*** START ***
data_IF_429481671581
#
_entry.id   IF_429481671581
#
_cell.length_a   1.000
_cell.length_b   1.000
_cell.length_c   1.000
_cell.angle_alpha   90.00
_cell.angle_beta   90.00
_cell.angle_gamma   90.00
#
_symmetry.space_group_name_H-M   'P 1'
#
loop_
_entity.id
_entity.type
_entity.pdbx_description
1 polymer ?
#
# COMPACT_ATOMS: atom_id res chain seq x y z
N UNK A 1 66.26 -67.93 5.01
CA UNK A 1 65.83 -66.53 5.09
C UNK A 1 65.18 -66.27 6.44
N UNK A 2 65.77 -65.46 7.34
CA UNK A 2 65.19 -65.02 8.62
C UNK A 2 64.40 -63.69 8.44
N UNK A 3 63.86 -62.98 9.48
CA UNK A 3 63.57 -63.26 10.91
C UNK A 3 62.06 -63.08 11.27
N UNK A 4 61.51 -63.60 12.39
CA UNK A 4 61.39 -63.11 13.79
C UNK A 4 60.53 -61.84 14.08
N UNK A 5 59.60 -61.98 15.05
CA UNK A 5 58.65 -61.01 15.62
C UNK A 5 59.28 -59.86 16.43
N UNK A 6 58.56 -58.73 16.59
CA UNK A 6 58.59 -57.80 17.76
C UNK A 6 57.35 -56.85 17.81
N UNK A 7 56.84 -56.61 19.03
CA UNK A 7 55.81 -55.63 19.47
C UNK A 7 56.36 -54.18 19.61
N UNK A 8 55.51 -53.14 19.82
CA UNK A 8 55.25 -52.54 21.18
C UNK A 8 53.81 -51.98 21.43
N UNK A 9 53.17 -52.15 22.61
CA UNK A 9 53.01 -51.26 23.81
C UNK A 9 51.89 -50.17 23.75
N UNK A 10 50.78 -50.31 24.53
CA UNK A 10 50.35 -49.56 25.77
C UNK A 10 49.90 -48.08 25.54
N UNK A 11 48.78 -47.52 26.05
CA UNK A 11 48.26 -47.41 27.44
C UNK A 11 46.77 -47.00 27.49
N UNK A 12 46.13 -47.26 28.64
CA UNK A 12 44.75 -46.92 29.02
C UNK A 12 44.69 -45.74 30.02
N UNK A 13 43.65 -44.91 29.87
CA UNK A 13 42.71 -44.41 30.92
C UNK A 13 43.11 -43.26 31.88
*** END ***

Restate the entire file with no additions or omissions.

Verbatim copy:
data_IF_429481671581
#
_entry.id   IF_429481671581
#
_cell.length_a   1.000
_cell.length_b   1.000
_cell.length_c   1.000
_cell.angle_alpha   90.00
_cell.angle_beta   90.00
_cell.angle_gamma   90.00
#
_symmetry.space_group_name_H-M   'P 1'
#
loop_
_entity.id
_entity.type
_entity.pdbx_description
1 polymer ?
#
# COMPACT_ATOMS: atom_id res chain seq x y z
N UNK A 1 66.26 -67.93 5.01
CA UNK A 1 65.83 -66.53 5.09
C UNK A 1 65.18 -66.27 6.44
N UNK A 2 65.77 -65.46 7.34
CA UNK A 2 65.19 -65.02 8.62
C UNK A 2 64.40 -63.69 8.44
N UNK A 3 63.86 -62.98 9.48
CA UNK A 3 63.57 -63.26 10.91
C UNK A 3 62.06 -63.08 11.27
N UNK A 4 61.51 -63.60 12.39
CA UNK A 4 61.39 -63.11 13.79
C UNK A 4 60.53 -61.84 14.08
N UNK A 5 59.60 -61.98 15.05
CA UNK A 5 58.65 -61.01 15.62
C UNK A 5 59.28 -59.86 16.43
N UNK A 6 58.56 -58.73 16.59
CA UNK A 6 58.59 -57.80 17.76
C UNK A 6 57.35 -56.85 17.81
N UNK A 7 56.84 -56.61 19.03
CA UNK A 7 55.81 -55.63 19.47
C UNK A 7 56.36 -54.18 19.61
N UNK A 8 55.51 -53.14 19.82
CA UNK A 8 55.25 -52.54 21.18
C UNK A 8 53.81 -51.98 21.43
N UNK A 9 53.17 -52.15 22.61
CA UNK A 9 53.01 -51.26 23.81
C UNK A 9 51.89 -50.17 23.75
N UNK A 10 50.78 -50.31 24.53
CA UNK A 10 50.35 -49.56 25.77
C UNK A 10 49.90 -48.08 25.54
N UNK A 11 48.78 -47.52 26.05
CA UNK A 11 48.26 -47.41 27.44
C UNK A 11 46.77 -47.00 27.49
N UNK A 12 46.13 -47.26 28.64
CA UNK A 12 44.75 -46.92 29.02
C UNK A 12 44.69 -45.74 30.02
N UNK A 13 43.65 -44.91 29.87
CA UNK A 13 42.71 -44.41 30.92
C UNK A 13 43.11 -43.26 31.88